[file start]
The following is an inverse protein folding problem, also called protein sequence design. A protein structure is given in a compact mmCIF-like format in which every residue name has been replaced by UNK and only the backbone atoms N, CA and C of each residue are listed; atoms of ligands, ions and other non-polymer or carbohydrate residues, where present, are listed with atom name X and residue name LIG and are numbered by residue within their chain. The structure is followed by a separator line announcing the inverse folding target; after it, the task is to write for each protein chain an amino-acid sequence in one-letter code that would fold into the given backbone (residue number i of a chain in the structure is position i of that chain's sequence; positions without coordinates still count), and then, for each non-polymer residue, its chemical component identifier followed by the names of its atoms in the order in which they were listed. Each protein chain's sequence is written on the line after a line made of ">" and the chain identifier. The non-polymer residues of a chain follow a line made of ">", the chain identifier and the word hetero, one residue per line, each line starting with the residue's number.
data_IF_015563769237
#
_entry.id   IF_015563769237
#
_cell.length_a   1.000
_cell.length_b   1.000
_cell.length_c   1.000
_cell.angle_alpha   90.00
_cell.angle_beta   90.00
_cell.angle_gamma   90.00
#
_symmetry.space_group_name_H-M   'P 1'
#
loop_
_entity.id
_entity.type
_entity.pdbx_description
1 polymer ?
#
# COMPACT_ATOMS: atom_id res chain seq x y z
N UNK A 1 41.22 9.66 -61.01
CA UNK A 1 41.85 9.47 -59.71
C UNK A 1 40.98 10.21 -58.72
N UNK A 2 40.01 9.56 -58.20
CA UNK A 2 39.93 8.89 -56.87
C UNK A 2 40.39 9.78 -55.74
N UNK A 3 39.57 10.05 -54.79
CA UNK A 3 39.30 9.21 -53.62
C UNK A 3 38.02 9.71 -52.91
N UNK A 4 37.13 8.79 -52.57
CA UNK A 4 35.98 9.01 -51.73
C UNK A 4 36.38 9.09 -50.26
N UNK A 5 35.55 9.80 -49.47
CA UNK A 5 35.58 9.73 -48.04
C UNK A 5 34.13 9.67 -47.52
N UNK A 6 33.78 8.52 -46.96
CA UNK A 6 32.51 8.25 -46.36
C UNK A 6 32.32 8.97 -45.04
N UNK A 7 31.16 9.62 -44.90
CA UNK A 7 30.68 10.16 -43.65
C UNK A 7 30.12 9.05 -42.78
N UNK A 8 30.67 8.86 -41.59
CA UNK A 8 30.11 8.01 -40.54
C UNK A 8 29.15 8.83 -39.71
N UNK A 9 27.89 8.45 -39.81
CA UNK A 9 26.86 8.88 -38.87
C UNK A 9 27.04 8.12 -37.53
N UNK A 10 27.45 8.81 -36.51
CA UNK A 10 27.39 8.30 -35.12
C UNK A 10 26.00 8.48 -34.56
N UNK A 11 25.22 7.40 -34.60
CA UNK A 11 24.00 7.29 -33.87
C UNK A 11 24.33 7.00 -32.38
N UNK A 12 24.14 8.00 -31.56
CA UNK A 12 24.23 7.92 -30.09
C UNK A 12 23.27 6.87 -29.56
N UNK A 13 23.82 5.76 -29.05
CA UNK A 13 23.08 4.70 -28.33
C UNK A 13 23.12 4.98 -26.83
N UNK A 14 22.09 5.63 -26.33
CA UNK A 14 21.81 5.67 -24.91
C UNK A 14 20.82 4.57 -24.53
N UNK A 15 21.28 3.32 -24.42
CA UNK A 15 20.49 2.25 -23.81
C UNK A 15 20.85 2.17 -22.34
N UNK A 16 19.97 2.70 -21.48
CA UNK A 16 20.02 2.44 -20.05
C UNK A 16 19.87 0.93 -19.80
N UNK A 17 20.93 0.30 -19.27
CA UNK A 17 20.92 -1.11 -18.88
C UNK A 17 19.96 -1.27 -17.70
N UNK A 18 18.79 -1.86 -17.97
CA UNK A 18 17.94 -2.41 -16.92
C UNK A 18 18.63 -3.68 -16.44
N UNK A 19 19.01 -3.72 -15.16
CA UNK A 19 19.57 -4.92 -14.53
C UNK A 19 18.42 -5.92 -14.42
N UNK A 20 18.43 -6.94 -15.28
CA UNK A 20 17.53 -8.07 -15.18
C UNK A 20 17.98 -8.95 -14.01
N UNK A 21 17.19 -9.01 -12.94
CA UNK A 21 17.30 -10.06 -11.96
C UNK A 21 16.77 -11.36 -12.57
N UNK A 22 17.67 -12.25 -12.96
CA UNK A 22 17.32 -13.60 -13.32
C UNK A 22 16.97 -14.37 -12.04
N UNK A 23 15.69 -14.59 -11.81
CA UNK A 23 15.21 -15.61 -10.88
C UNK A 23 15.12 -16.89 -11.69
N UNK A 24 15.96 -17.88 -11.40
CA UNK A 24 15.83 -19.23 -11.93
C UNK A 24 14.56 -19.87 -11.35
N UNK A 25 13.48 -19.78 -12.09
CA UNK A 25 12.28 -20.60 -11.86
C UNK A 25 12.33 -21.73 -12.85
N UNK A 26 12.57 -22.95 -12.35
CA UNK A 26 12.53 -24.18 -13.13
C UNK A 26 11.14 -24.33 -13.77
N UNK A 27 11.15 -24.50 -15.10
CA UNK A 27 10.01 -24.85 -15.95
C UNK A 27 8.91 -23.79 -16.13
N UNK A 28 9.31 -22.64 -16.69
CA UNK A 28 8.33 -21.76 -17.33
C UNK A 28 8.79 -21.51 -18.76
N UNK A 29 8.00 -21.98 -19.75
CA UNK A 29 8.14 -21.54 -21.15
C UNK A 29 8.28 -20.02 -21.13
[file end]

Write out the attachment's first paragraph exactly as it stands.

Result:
The following is an inverse protein folding problem, also called protein sequence design. A protein structure is given in a compact mmCIF-like format in which every residue name has been replaced by UNK and only the backbone atoms N, CA and C of each residue are listed; atoms of ligands, ions and other non-polymer or carbohydrate residues, where present, are listed with atom name X and residue name LIG and are numbered by residue within their chain. The structure is followed by a separator line announcing the inverse folding target; after it, the task is to write for each protein chain an amino-acid sequence in one-letter code that would fold into the given backbone (residue number i of a chain in the structure is position i of that chain's sequence; positions without coordinates still count), and then, for each non-polymer residue, its chemical component identifier followed by the names of its atoms in the order in which they were listed. Each protein chain's sequence is written on the line after a line made of ">" and the chain identifier. The non-polymer residues of a chain follow a line made of ">", the chain identifier and the word hetero, one residue per line, each line starting with the residue's number.